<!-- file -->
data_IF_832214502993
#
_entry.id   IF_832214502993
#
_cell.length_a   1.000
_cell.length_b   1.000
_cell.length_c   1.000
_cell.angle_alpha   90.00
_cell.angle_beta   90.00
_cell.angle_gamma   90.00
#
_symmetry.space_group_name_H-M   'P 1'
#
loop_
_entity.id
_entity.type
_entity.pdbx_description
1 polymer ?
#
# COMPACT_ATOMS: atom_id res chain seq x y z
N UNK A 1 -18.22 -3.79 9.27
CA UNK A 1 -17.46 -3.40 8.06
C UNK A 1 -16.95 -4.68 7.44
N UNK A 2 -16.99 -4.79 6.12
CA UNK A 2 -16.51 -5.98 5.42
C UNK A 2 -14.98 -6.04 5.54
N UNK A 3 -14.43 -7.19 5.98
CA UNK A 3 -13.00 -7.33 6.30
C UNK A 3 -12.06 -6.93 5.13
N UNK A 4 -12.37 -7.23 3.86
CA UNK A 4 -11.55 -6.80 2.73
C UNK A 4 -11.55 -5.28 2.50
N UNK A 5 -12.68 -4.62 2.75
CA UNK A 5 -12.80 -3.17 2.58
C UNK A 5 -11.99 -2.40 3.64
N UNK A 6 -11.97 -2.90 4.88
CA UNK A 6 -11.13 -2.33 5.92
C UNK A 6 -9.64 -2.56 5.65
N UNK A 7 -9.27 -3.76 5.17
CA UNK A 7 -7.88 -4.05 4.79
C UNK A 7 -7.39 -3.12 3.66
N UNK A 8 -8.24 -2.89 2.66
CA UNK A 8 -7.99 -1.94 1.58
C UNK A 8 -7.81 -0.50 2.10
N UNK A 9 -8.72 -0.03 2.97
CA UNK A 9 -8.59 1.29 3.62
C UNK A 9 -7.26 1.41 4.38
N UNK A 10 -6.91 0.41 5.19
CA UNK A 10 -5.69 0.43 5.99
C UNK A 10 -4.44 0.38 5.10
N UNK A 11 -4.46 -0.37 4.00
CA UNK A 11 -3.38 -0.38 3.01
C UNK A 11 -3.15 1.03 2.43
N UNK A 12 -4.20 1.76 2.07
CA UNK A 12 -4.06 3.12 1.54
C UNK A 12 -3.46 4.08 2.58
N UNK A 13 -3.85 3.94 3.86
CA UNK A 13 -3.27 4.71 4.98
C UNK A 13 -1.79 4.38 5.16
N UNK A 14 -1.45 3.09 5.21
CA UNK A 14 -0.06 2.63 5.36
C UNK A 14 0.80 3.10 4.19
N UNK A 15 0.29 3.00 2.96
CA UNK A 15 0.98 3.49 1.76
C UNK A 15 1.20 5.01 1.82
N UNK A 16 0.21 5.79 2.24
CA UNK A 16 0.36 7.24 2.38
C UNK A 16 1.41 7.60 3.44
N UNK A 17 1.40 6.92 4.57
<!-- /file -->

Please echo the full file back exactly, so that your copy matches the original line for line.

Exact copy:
data_IF_832214502993
#
_entry.id   IF_832214502993
#
_cell.length_a   1.000
_cell.length_b   1.000
_cell.length_c   1.000
_cell.angle_alpha   90.00
_cell.angle_beta   90.00
_cell.angle_gamma   90.00
#
_symmetry.space_group_name_H-M   'P 1'
#
loop_
_entity.id
_entity.type
_entity.pdbx_description
1 polymer ?
#
# COMPACT_ATOMS: atom_id res chain seq x y z
N UNK A 1 -18.22 -3.79 9.27
CA UNK A 1 -17.46 -3.40 8.06
C UNK A 1 -16.95 -4.68 7.44
N UNK A 2 -16.99 -4.79 6.12
CA UNK A 2 -16.51 -5.98 5.42
C UNK A 2 -14.98 -6.04 5.54
N UNK A 3 -14.43 -7.19 5.98
CA UNK A 3 -13.00 -7.33 6.30
C UNK A 3 -12.06 -6.93 5.13
N UNK A 4 -12.37 -7.23 3.86
CA UNK A 4 -11.55 -6.80 2.73
C UNK A 4 -11.55 -5.28 2.50
N UNK A 5 -12.68 -4.62 2.75
CA UNK A 5 -12.80 -3.17 2.58
C UNK A 5 -11.99 -2.40 3.64
N UNK A 6 -11.97 -2.90 4.88
CA UNK A 6 -11.13 -2.33 5.92
C UNK A 6 -9.64 -2.56 5.65
N UNK A 7 -9.27 -3.76 5.17
CA UNK A 7 -7.88 -4.05 4.79
C UNK A 7 -7.39 -3.12 3.66
N UNK A 8 -8.24 -2.89 2.66
CA UNK A 8 -7.99 -1.94 1.58
C UNK A 8 -7.81 -0.50 2.10
N UNK A 9 -8.72 -0.03 2.97
CA UNK A 9 -8.59 1.29 3.62
C UNK A 9 -7.26 1.41 4.38
N UNK A 10 -6.91 0.41 5.19
CA UNK A 10 -5.69 0.43 5.99
C UNK A 10 -4.44 0.38 5.10
N UNK A 11 -4.46 -0.37 4.00
CA UNK A 11 -3.38 -0.38 3.01
C UNK A 11 -3.15 1.03 2.43
N UNK A 12 -4.20 1.76 2.07
CA UNK A 12 -4.06 3.12 1.54
C UNK A 12 -3.46 4.08 2.58
N UNK A 13 -3.85 3.94 3.86
CA UNK A 13 -3.27 4.71 4.98
C UNK A 13 -1.79 4.38 5.16
N UNK A 14 -1.45 3.09 5.21
CA UNK A 14 -0.06 2.63 5.36
C UNK A 14 0.80 3.10 4.19
N UNK A 15 0.29 3.00 2.96
CA UNK A 15 0.98 3.49 1.76
C UNK A 15 1.20 5.01 1.82
N UNK A 16 0.21 5.79 2.24
CA UNK A 16 0.36 7.24 2.38
C UNK A 16 1.41 7.60 3.44
N UNK A 17 1.40 6.92 4.57